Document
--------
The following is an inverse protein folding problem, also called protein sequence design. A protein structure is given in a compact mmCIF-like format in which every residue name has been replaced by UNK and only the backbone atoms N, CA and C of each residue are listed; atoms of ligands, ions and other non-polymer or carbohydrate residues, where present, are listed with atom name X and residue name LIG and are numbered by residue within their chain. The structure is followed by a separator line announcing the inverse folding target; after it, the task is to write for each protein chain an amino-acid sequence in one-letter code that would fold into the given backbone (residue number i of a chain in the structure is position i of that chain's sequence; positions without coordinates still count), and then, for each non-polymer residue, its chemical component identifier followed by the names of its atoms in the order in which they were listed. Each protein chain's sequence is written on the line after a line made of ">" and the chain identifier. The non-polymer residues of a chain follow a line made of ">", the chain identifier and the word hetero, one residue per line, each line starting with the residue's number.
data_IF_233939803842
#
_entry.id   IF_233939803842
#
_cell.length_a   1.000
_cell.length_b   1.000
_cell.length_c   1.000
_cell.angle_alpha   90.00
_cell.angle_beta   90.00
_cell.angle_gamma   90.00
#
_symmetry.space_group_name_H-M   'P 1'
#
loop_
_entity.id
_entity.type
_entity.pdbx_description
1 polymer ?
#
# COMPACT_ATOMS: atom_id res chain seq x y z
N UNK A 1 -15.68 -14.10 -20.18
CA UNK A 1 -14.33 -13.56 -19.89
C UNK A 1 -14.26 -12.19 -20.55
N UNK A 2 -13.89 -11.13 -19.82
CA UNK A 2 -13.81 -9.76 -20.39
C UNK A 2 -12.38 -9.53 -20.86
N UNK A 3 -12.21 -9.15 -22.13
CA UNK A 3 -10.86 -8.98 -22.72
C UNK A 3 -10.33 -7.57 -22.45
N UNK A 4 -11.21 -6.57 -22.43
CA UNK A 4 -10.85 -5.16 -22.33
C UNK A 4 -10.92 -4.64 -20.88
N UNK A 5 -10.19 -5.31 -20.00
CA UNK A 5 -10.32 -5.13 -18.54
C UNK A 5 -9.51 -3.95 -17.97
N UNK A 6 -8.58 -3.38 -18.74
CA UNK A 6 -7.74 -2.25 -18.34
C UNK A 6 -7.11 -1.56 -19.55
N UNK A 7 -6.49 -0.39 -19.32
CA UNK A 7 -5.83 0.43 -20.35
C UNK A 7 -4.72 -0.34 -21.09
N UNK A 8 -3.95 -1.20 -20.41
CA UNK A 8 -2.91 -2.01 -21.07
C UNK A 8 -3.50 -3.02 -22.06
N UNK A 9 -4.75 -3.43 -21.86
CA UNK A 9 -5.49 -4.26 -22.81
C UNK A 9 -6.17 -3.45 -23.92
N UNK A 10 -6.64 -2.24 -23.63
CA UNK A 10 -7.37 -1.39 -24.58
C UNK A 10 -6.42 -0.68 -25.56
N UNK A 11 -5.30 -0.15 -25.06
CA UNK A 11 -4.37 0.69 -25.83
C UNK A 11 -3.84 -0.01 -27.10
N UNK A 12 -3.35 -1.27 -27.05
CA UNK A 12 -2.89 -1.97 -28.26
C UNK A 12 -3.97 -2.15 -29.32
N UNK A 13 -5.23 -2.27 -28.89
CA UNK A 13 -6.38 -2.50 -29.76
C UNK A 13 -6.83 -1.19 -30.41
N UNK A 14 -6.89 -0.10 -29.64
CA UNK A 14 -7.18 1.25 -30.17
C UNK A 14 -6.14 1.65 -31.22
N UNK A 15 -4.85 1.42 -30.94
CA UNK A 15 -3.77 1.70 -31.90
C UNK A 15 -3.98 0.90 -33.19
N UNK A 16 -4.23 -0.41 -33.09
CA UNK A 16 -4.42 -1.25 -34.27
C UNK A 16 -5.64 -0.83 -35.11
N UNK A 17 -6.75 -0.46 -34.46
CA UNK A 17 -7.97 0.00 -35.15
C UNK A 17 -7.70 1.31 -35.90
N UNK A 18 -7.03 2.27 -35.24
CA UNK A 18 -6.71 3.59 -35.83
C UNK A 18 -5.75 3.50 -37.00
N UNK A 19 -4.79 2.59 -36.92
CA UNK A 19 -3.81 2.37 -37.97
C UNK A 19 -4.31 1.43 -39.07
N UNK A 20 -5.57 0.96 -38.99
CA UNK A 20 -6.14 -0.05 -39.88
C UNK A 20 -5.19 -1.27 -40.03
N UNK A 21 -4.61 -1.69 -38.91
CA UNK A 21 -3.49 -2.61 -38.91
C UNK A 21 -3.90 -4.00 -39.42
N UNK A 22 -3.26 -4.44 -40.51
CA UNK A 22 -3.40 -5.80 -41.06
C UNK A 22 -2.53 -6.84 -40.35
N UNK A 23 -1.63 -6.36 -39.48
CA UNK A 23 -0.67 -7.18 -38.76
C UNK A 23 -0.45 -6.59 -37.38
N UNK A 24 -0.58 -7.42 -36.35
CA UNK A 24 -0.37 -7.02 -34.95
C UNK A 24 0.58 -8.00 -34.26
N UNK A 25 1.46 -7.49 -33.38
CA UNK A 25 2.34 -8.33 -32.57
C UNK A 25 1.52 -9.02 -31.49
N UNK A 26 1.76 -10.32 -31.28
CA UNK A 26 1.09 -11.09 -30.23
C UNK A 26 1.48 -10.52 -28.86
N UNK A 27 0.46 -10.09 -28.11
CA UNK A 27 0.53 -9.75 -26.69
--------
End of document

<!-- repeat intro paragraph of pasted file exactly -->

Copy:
The following is an inverse protein folding problem, also called protein sequence design. A protein structure is given in a compact mmCIF-like format in which every residue name has been replaced by UNK and only the backbone atoms N, CA and C of each residue are listed; atoms of ligands, ions and other non-polymer or carbohydrate residues, where present, are listed with atom name X and residue name LIG and are numbered by residue within their chain. The structure is followed by a separator line announcing the inverse folding target; after it, the task is to write for each protein chain an amino-acid sequence in one-letter code that would fold into the given backbone (residue number i of a chain in the structure is position i of that chain's sequence; positions without coordinates still count), and then, for each non-polymer residue, its chemical component identifier followed by the names of its atoms in the order in which they were listed. Each protein chain's sequence is written on the line after a line made of ">" and the chain identifier. The non-polymer residues of a chain follow a line made of ">", the chain identifier and the word hetero, one residue per line, each line starting with the residue's number.